Always consult your Osteopath or General Physician before attempting an exercise or rehabilitation programme. For more information or to make an appointment please contact (07) 5607 0100 or click here to contact us by email.
POSITIONS TO EASE PAIN
Lying Over a Swiss Ball
This position is good for taking the pressure of the spinal discs.
Start lying on ball with feet wide for balance. Slowly roll forward until the ball is placed in front of your hips. Allow your body to bend forward rounding to the shape of the ball.
Relax your upper body completely and place your hands on the floor for support and balance. You should feel light to moderate stretching in the lower back and possibly hamstrings.
This position is also good for taking the pressure of your lumbar spine.
Lie flat on your back, with your legs supported by the ball.
This position is good for gently stretching the spine.
Kneel with your knees and ankles close together. Then gently fold forward with your arms resting by your side
Relieving Back Pain with Pillows
Many back patients discover that they are most comfortable lying on their side with their knees bent and their hips flexed. A pillow placed between the knees in this position will relieve an uncomfortable pull on the pelvis and hip. Very often, simply lying on your side and pulling your knees up toward your chest will ease back pain and relieve pressure on spinal nerves.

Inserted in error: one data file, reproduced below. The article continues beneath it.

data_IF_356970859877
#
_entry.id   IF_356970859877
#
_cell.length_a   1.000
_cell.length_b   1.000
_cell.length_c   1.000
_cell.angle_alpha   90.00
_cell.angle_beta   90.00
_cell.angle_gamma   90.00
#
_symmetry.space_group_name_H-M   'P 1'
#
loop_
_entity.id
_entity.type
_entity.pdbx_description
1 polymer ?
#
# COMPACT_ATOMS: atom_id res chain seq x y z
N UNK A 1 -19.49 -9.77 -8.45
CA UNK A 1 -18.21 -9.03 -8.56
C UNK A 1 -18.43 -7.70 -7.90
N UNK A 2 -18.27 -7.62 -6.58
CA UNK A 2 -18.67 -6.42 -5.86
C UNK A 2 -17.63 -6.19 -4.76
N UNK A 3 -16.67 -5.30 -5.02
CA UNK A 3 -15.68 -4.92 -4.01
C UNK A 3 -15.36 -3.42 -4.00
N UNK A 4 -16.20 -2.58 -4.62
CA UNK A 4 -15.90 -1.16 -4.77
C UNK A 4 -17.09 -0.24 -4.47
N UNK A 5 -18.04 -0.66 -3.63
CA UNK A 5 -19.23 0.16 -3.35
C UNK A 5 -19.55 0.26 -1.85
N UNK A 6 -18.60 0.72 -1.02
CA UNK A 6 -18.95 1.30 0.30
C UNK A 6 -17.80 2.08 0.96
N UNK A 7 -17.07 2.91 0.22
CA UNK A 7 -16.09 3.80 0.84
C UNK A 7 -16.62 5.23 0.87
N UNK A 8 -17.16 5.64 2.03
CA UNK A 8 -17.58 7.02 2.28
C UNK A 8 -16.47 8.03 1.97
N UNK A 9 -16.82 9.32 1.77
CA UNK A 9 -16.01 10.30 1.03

When you lie on your back, it is usually best to place a pillow under your knees so that your knees and hips are slightly flexed. This produces a little pelvic tilt that allows the lumbar spine to rest in a flattened, relaxed position.
Lying on your back with your legs flat on the mattress stretches hip flexor muscles, which in turn pull on the lower lumbar vertebrae. This pull can be very uncomfortable when the lower spine has been injured.
Exercise & Acute Pain
Using gentle stretching even when pain is severe, is a helpful way to reduce muscle tension and spasm, and if done correctly, is entirely safe. You may find that during a severe flare up, using either medication and heat makes it easier to stretch and get moving again.
Gradually increase your activities over a few days or up to a week. If an activity causes increased pain for the rest of the day, do less of the activity or find a substitute.
Do not stay in bed or frozen in one position. Movement, even if uncomfortable, can help you get through a flare up quickly. You can start by walking within your home. Try walking for a few minutes every hour. You can progress by taking walks outside on level ground. Walking often for a few minutes each time will likely be easier than walking only occasionally for a long time. You can slowly extend the number of minutes you walk each time, but at a rate that will get you back to normal levels of activity within a week. The key to being able to increase activities is to be consistent in what you do every day.